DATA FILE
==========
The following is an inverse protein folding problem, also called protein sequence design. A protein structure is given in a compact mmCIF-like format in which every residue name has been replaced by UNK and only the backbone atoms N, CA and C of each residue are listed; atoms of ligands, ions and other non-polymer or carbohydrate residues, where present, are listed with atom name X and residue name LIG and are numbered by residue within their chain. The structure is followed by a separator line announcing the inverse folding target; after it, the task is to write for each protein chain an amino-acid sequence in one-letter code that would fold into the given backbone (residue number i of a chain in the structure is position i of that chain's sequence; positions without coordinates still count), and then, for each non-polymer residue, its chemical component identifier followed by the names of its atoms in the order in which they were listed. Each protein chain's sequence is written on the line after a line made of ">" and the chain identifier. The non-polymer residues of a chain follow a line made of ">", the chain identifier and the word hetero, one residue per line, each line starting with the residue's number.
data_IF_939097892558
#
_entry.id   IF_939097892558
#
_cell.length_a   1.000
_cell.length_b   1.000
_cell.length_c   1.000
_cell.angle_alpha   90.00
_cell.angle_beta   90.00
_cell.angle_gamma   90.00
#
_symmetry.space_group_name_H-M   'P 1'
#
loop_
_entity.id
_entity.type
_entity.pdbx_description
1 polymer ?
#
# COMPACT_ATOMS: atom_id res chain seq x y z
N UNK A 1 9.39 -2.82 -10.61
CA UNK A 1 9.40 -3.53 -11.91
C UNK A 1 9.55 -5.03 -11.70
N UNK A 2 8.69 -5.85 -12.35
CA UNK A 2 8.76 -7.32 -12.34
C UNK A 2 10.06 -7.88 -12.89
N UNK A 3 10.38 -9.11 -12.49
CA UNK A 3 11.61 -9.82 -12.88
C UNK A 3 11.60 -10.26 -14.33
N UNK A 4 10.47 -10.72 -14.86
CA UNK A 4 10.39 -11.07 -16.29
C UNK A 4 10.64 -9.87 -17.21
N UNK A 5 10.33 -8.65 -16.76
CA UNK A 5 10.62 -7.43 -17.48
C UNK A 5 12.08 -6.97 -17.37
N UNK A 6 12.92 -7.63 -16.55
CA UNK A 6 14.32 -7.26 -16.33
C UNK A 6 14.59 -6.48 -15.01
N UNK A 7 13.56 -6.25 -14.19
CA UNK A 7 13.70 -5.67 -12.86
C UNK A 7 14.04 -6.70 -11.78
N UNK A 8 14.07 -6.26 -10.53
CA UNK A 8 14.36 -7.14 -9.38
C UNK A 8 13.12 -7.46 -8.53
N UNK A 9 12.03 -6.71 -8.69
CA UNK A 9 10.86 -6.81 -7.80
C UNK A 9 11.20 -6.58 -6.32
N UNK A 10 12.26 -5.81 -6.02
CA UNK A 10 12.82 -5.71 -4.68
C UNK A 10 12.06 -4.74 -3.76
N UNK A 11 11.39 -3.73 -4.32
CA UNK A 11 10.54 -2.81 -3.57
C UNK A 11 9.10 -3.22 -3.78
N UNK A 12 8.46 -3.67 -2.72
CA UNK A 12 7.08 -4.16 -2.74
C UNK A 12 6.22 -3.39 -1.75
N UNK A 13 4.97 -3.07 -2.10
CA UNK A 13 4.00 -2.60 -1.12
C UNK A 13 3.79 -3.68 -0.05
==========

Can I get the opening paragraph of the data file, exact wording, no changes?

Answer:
The following is an inverse protein folding problem, also called protein sequence design. A protein structure is given in a compact mmCIF-like format in which every residue name has been replaced by UNK and only the backbone atoms N, CA and C of each residue are listed; atoms of ligands, ions and other non-polymer or carbohydrate residues, where present, are listed with atom name X and residue name LIG and are numbered by residue within their chain. The structure is followed by a separator line announcing the inverse folding target; after it, the task is to write for each protein chain an amino-acid sequence in one-letter code that would fold into the given backbone (residue number i of a chain in the structure is position i of that chain's sequence; positions without coordinates still count), and then, for each non-polymer residue, its chemical component identifier followed by the names of its atoms in the order in which they were listed. Each protein chain's sequence is written on the line after a line made of ">" and the chain identifier. The non-polymer residues of a chain follow a line made of ">", the chain identifier and the word hetero, one residue per line, each line starting with the residue's number.